Rufus Pollock

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The rapid growth of online search and its centrality to the ecology of the Internet raise many questions for economists to answer: Why is the search engine market so concentrated and will it evolve towards monopoly? What implications does this concentration have for consumers, search engines, and advertisers? Does search require regulation and if so in what(More)
Following his graduation from Cambridge University with a first in Mathematics, Rufus Pollock worked for a period in software before returning to Cambridge to pursue a PhD in Economics, focusing on innovation and intellectual property policy. In addition to his academic work he is Director of the Open Knowledge Foundation and a country coordinator for the(More)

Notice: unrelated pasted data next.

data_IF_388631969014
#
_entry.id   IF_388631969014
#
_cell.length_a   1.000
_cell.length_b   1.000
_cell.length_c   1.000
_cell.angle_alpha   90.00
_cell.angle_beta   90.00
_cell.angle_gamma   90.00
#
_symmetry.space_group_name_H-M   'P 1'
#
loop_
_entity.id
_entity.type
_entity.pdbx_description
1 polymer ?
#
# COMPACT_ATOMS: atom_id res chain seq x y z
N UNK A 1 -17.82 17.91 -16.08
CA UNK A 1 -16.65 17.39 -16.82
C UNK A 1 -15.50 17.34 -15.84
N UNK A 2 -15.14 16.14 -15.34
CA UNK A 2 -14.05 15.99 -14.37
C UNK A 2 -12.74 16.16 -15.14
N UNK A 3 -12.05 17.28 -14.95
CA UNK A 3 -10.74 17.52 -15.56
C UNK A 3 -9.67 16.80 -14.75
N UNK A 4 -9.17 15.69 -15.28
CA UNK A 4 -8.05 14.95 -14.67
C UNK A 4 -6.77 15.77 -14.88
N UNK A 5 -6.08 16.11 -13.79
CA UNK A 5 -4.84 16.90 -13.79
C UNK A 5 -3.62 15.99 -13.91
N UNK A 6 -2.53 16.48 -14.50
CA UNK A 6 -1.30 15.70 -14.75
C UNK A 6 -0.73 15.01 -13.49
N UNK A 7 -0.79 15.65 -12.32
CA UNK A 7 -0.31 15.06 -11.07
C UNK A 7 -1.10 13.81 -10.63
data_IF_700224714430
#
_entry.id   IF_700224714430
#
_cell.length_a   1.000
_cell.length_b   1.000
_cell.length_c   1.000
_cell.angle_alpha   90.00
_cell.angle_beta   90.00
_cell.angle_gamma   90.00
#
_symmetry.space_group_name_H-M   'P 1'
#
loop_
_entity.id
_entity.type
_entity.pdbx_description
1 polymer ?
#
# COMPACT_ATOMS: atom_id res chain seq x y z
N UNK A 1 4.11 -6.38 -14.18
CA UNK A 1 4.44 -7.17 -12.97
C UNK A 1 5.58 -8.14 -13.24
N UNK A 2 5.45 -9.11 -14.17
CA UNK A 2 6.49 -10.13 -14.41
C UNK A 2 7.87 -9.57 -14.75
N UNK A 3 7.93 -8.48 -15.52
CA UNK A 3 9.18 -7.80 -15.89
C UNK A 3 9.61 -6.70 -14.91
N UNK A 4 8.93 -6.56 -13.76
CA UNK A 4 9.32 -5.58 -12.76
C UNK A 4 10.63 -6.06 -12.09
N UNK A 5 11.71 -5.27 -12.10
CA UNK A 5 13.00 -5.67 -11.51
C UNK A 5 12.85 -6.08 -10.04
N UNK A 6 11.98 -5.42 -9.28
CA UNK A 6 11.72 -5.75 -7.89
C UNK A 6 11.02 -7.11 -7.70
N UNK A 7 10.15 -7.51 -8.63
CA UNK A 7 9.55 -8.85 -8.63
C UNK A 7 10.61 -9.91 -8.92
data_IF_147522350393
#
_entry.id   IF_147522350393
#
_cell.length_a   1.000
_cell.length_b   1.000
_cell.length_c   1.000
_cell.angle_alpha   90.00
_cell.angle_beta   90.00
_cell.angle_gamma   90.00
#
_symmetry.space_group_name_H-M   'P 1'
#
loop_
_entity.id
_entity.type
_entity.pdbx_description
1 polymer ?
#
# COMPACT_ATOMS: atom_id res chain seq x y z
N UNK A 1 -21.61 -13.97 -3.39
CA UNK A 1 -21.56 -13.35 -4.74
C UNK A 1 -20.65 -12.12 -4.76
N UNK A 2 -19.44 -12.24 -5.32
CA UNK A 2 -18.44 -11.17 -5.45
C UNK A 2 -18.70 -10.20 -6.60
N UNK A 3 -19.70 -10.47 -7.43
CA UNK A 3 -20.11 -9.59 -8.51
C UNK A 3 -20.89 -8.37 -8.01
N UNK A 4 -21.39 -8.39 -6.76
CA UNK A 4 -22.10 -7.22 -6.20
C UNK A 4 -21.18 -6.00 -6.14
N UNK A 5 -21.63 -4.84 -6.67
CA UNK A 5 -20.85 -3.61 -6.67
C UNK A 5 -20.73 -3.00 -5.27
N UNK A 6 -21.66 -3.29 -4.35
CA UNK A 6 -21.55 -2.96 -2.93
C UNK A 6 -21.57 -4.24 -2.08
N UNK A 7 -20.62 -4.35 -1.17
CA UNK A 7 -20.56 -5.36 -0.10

With cumulative innovation and imperfect information about the value of innovations, intellectual property rights can result in holdup and therefore it may be better not to have them. Extending the basic cumulative innovation model to include 'sampling' by second-stage firms, we find that the lower the cost of sampling, or the larger the differential(More)
An extensive empirical literature indicates that, even without formal intellectual property rights, innovators enjoy a variety of first-mover advantages and that 'imitation' is itself a costly activity. There is also accumulating evidence that an 'open' approach to knowledge production can deliver substantial efficiency advantages. This paper introduces a(More)
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Life Cycle Costing (LCC) techniques are being used across a wide range of projects across different industries and have attracted considerable attention. However, LCC techniques are not widely used within the construction industry because of problems associated with LCC related processes such as data capture, reliability and certainty. Recent technological(More)
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